- Ignore your dog for 5 minutes (no eye contact, no talking, etc.)
- Offer an ice treat or a good chew toy that can help soothe your puppy’s sore gums.
- After 5 minutes, praise your puppy if he is chewing on the ice or toys.
Select The Right Kind of Toys
Make sure the chew toys you select offer your dog benefits such as gum relief. You can have several different kinds (soft ropes, solid rubber with nubs, etc.)
You can put toys in the freezer so that they’re nice and cold. By offering your dog healthy options for chewing, he will be less likely to nip at furniture, hands, or fingers.
How To Prevent Aggression In Pomeranians
Here are some ways to prevent aggression in Pomeranians.
Show Your Dog Who’s Top Dog
Dogs are social animals who live in packs, and there’s always a pack leader whom everyone else follows. You want to make sure this is you!
As the leader, your dog looks to you to learn right from wrong.
Here’s how to get your dog to see you as the leader:
- Have your dog obey a ‘sit’ command whenever you feed him: this includes snacks as well as meals
- When you leave or return to your house, make sure humans go in first, followed by your dog.
- If your dog still isn’t getting it, keep yourself on a physical level that’s higher than your dog: if your dog is on the floor, you sit on the sofa (and not on the floor with him).
Train Your Dog Not To Nip
Now that you’ve established yourself as the leader of the pack, here’s how to train your dog not to nip (if the nipping is not due to teething, see above).
- Say ‘no’ sharply and distance yourself from your dog right away.
- Put your dog in a time-out: the best place for this is in his indoor crate or playpen, and where he can see the rest of the family. If he can’t see anyone outside his crate, he won’t know he’s in a time-out.
- Ignore your dog: no eye contact, no talking, no interaction of any kind
- Keep ignoring your dog until you know that he has noticed. He may start to whine and pace. At this point, he may be wondering if he did something wrong to be ignored by his pack leader.
- Let him come out, but don’t praise him yet. Wait for a few minutes, with casual interaction only.
- If your dog nips again, go back to step 1. However, if your dog behaves, praise your dog and offer a treat or another type of reward.
You may have to do this over several days or weeks, but once your dog has understood, you won’t need to offer treats for good behavior anymore.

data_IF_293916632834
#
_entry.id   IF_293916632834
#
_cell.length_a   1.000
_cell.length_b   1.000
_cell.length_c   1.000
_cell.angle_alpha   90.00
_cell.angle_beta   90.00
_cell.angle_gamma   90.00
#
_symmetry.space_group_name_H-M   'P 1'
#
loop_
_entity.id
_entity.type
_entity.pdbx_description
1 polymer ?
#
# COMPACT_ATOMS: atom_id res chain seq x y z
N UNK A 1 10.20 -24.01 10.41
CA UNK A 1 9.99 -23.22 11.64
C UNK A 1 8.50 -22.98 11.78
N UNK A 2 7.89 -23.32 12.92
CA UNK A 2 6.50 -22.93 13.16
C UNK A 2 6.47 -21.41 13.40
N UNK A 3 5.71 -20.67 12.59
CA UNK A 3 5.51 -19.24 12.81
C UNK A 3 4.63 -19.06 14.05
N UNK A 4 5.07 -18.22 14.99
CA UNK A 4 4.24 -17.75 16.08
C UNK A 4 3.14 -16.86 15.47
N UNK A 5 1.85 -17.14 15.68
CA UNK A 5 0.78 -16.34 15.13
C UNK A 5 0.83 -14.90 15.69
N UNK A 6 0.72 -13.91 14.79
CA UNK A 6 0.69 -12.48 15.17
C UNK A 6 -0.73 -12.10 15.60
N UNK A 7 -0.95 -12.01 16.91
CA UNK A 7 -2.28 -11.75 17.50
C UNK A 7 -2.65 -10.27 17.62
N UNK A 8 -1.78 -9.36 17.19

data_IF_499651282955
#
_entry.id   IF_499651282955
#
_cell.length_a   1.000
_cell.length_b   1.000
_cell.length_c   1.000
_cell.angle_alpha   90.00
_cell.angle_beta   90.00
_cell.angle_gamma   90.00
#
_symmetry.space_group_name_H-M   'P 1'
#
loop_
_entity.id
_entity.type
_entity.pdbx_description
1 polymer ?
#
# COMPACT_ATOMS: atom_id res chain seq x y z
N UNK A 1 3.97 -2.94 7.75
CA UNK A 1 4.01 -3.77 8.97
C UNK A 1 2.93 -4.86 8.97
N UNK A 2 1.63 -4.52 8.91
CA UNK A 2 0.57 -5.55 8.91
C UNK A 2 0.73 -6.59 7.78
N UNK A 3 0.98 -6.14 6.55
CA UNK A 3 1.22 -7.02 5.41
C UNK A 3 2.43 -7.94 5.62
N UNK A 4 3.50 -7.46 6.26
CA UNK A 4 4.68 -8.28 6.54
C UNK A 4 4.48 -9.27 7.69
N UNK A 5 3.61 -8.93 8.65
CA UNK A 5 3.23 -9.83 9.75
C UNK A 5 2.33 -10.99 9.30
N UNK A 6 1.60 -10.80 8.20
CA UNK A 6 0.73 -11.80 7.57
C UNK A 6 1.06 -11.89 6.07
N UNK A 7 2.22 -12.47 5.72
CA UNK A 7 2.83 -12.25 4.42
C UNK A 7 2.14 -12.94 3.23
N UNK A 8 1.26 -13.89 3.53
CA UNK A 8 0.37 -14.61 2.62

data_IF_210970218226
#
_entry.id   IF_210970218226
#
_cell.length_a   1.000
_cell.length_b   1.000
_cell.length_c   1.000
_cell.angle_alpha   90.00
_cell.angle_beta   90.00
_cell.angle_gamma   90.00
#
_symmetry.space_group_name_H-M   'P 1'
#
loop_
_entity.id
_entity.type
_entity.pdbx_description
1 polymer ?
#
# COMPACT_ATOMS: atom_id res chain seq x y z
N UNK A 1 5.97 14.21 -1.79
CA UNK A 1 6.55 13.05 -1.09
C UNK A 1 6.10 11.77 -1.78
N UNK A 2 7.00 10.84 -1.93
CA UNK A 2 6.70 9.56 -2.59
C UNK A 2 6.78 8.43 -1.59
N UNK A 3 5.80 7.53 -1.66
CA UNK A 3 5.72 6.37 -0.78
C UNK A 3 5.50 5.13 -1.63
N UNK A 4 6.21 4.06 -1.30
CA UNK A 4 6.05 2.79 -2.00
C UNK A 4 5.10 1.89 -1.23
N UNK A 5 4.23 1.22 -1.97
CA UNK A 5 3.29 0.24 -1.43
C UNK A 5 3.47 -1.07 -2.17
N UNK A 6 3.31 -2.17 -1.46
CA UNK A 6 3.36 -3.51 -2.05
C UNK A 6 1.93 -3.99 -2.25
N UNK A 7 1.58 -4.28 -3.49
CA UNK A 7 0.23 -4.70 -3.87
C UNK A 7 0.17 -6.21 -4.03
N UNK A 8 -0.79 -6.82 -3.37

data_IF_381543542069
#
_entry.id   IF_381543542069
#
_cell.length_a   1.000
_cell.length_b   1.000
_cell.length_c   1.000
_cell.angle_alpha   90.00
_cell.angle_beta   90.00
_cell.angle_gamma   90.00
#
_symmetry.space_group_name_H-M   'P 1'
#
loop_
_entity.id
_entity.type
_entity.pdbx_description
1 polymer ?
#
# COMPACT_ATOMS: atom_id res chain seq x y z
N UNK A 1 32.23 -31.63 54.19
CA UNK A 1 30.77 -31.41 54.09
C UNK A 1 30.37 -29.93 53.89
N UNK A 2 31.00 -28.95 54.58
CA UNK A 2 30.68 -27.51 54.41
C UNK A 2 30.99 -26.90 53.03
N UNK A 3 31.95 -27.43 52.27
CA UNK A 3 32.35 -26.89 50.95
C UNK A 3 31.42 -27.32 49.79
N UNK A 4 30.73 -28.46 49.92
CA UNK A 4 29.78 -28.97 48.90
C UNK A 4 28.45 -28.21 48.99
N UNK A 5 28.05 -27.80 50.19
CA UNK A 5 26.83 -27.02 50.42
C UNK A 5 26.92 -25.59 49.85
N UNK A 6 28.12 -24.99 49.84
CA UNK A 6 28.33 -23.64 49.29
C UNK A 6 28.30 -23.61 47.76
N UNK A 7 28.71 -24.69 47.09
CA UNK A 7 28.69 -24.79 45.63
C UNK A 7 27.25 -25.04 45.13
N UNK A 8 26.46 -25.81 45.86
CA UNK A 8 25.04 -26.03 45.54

For most dogs, vocal praise with the right tone will continue to encourage acceptable behavior.
Train Your Dog To Accept Strangers
If your Pomeranian barks at the mailman or other occasional visitors, you may wish to do nothing about it – apart from making sure that your dog doesn’t bark for too long.
If your dog calms down once the mailman goes, you probably don’t have a problem on your hands.
If you want your Pom to act as a watchdog, you can even praise this behavior with a quick pat and then carry on with your day.
If, however, you have problems with your Pomeranian and visitors to your home, you may want to address this.
How To Prevent Aggression With Visitors
Get some friends or family members to help you. You’ll want to do this training every day:
- Have someone arrive at your home with dog treats in their pocket. When you know they’re coming, have your Pom sitting beside you on his leash.
- Open the door and show your Pom that your visitor has your approval (greet them calmly).
- If your Pom shows aggressive behavior, put him in a time-out (see above). Reward any good behavior with praise and a treat.
- If your dog is in a time-out, attempt another interaction between the dog and your helper. If your dog behaves well, you give the first treat. If he continues to behave for another 5 minutes, have your helper give him the next treat.
- Have the first visit last 10 minutes. If possible, have different helpers come on different days, increasing the visits by 5 minutes each time until you reach 30-minute visits.
You should notice an improvement within 1 to 2 weeks.
Big personalities in little bodies.
That’s perhaps the best way to describe these cute fluffy dogs.
And while they are generally not aggressive when raised and cared for properly, this unfortunate temperament can take hold and become an issue if left unchecked.
So if you are serious about getting a Pom, be sure you are willing and able to commit to training, socialization, and true to your position as the leader of the pack!
But if you do so, you should have a great little dog that loves nothing more than a cuddle!
I am an experienced pet owner with decades of experience owning a number of different pets, from traditional pets like dogs and cats, to the more exotic like reptiles and rodents. I currently own a Cockapoo (pictured) called Bailey. I am also the main writer and chief editor here at Pet Educate; a site dedicated to sharing evidence-based insights and guidance, based on my vast pet ownership knowledge, experience, and extensive research.